There’s a trick for this. In the top of your screen, click the ‘ig’ button. This means ‘Ignore Group’, and when you toggle this on, you can select only single brushes with one single mouse click. Note: If you want to change the properties of an entity, you will have to toggle this off, though, as with ‘ig’ on, Hammer will ignore entities!

View this screenshot (bottom left part of the screenshot):

[attachment=9]6185.jpg[/attachment]

Hmm, my texture does fit properly, but you can see that the doorknob is on the wrong side of the door! The door will now rotate at the side of the doorknob. We’re going to have to change this. To do this, toggle on both ‘ig’ (Ignore Group, in the top of your screen) and ‘tl’ (Texture Lock, also in the top of your screen). I just explained what Ignore Group does. By toggling Texture Lock on, you can now drag your brushes anywhere, without having your textures moved.


Now, select your door (without the origin brush). In your top view (probably the top right window), click your door once more. Notice that before you clicked it, there were little white squares around your selection, that you could use to scale your door. Now, however, they have transformed into little white circles! (Note: Click it another two times to get back to the little white squares). With this toggled on, you are able to rotate your door! To make it rotate a perfect 180 degrees, hold down the [shift] key, then left click one of the circles, hold both the [shift] key and your left mouse button, and rotate your door 180 degrees. When you’re done, first release your mouse button, and then your [shift] key. If you did everything ok, it should now look like this (bottom right part of the screenshot):

[attachment=8]6186.jpg[/attachment]

That’s all! Create a player spawn and a light and run your map if you want to test it.


Adding (transparent) glass to your map

From here, I’m going to presume that you have read the first part of this tutorial, as well as the first part of the collection of these tutorials. First, make a room with a wall with a hole to put a window in. Mine looks like this (upper left part of the screenshot, I’m continuing on the map I created in the first part of this tutorial, so that’s why you also see a door in it):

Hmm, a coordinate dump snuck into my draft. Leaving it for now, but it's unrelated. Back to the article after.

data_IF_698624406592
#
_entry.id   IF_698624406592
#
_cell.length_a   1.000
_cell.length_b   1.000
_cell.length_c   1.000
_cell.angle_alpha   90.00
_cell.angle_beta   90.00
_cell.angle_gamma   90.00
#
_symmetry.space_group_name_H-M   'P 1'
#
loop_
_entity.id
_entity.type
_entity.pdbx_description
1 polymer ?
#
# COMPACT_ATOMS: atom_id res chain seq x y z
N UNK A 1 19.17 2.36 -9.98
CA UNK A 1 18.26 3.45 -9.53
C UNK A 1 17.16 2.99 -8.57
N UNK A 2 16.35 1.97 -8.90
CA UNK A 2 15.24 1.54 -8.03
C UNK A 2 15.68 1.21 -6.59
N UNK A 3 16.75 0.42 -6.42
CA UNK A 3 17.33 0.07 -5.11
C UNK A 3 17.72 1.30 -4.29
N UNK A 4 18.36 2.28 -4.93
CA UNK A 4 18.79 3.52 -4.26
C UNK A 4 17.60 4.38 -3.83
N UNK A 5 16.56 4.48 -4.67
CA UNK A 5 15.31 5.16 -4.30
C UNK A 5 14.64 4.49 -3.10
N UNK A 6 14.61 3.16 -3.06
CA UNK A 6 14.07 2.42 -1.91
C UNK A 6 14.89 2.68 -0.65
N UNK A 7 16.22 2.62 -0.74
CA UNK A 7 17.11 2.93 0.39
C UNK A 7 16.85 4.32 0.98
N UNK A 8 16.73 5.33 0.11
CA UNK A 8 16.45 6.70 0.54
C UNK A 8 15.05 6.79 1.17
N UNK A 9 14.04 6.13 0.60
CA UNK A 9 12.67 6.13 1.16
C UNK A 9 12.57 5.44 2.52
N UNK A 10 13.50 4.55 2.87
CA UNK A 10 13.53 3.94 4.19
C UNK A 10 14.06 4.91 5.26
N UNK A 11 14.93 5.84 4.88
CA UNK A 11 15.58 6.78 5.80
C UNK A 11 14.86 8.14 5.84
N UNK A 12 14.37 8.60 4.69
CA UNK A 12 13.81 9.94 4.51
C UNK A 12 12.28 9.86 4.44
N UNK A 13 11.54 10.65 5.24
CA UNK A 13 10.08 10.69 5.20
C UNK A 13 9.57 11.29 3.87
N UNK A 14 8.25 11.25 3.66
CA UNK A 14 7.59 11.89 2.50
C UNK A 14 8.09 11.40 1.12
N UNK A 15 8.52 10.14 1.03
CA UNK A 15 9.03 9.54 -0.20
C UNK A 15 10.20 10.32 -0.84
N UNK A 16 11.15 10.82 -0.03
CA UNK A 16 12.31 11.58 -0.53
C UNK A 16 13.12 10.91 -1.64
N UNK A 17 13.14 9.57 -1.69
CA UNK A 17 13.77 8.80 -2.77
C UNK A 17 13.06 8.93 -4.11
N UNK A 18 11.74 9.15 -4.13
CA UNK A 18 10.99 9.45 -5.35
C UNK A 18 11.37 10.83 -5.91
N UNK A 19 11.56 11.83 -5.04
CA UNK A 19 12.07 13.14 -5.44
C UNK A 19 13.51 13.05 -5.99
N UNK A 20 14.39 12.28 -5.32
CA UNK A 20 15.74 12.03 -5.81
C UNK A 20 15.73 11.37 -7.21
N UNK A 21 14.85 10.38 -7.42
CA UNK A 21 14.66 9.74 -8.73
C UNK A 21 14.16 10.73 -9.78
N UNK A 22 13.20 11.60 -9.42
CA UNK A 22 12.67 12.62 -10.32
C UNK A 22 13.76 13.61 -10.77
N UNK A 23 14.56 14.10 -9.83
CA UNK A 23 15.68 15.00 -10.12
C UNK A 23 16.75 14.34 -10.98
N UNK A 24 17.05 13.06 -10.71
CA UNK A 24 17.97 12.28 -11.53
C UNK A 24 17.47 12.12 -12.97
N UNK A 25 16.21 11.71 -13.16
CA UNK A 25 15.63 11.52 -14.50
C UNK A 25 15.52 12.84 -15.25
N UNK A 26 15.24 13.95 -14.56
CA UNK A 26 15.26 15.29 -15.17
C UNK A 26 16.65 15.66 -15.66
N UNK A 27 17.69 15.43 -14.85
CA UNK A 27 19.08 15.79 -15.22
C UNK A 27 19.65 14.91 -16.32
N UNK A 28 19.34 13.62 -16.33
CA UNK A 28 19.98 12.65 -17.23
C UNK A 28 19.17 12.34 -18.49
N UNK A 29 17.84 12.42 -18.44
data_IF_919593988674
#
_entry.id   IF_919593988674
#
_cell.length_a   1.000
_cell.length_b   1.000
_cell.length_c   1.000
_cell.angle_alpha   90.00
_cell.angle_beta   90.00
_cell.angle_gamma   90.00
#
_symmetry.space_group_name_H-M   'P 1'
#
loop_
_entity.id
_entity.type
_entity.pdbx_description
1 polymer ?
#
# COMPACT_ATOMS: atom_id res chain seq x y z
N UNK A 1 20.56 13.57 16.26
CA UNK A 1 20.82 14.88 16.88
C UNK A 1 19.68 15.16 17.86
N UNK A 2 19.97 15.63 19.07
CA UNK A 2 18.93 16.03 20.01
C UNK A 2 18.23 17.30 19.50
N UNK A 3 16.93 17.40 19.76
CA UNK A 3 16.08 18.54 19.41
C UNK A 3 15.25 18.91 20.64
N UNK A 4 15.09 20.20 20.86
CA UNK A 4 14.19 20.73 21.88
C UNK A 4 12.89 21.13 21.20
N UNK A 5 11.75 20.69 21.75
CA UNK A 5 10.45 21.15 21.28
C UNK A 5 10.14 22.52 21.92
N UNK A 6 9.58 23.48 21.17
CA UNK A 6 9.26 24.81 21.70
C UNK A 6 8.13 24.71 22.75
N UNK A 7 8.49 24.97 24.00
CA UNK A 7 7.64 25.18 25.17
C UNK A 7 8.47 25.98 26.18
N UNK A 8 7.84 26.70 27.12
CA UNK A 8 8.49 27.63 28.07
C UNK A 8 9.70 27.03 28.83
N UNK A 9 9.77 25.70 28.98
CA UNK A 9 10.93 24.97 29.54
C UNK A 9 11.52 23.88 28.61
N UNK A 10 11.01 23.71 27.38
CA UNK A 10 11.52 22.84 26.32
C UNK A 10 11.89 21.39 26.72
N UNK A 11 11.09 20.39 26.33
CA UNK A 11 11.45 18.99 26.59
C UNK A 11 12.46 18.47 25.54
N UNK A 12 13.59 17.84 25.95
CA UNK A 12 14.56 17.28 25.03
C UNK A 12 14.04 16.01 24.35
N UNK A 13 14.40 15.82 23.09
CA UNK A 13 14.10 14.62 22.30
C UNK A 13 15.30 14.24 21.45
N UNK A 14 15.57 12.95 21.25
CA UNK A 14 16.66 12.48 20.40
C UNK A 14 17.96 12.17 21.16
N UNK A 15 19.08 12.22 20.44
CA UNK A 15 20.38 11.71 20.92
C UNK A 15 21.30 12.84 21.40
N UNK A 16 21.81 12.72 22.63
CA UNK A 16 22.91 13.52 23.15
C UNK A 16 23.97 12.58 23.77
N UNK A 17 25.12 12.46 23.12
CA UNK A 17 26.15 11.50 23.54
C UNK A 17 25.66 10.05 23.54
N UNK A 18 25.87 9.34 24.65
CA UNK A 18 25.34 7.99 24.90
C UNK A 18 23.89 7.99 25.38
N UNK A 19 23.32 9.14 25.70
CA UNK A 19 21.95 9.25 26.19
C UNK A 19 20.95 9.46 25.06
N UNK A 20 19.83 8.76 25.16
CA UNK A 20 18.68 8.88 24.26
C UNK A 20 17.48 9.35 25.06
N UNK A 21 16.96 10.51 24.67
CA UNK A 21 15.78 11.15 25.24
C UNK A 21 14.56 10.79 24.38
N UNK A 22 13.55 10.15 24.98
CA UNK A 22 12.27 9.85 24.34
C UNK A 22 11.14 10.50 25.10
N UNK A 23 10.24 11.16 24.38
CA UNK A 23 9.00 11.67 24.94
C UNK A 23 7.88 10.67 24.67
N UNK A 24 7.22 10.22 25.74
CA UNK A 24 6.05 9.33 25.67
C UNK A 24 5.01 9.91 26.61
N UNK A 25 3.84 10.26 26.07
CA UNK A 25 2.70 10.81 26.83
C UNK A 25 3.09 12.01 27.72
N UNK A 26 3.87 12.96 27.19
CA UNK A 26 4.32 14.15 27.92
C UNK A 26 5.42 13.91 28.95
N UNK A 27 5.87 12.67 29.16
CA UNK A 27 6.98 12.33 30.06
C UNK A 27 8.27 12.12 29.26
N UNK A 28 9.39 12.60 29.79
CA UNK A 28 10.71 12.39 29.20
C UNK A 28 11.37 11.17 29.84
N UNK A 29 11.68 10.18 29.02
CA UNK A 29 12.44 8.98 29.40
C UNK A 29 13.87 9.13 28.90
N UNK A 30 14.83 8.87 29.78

[attachment=7]6176.jpg[/attachment]

Create a brush in this hole. A realistic window is 2-4 units thick. Mine’s 2 units thick. To find a proper texture, search for a texture named “glass”.

My window now looks like this (upper right part of the screenshot):

[attachment=6]6182.jpg[/attachment]

Now, select the window and Tie it to Entity (right click and click ‘Tie to Entity’). Make this entity a “func_breakable”.

We’re now going to set the attributes of the breakable.
The first is “strength”. This is the strength of the window in hp’s. The standard value is 1 hp. Let’s leave it like this, because windows are meant to break fast ;).
“Material Type”. Set this to “glass”, as your window is made of glass.
“Gibs Direction”. You can either set this to “Random”, or “Relative to attack”. I choose “Random” for my window.
“Render Mode”. Set this to texture, as only the texture of your window should be transparent. Use “texture” for water and glass, or other brushes that should be completely transparent.
“FX Amount”. The standard value is here is 255 – completely visible. 1 would be “almost completely transparent”. Let’s set it to 100, to make a common transparent window.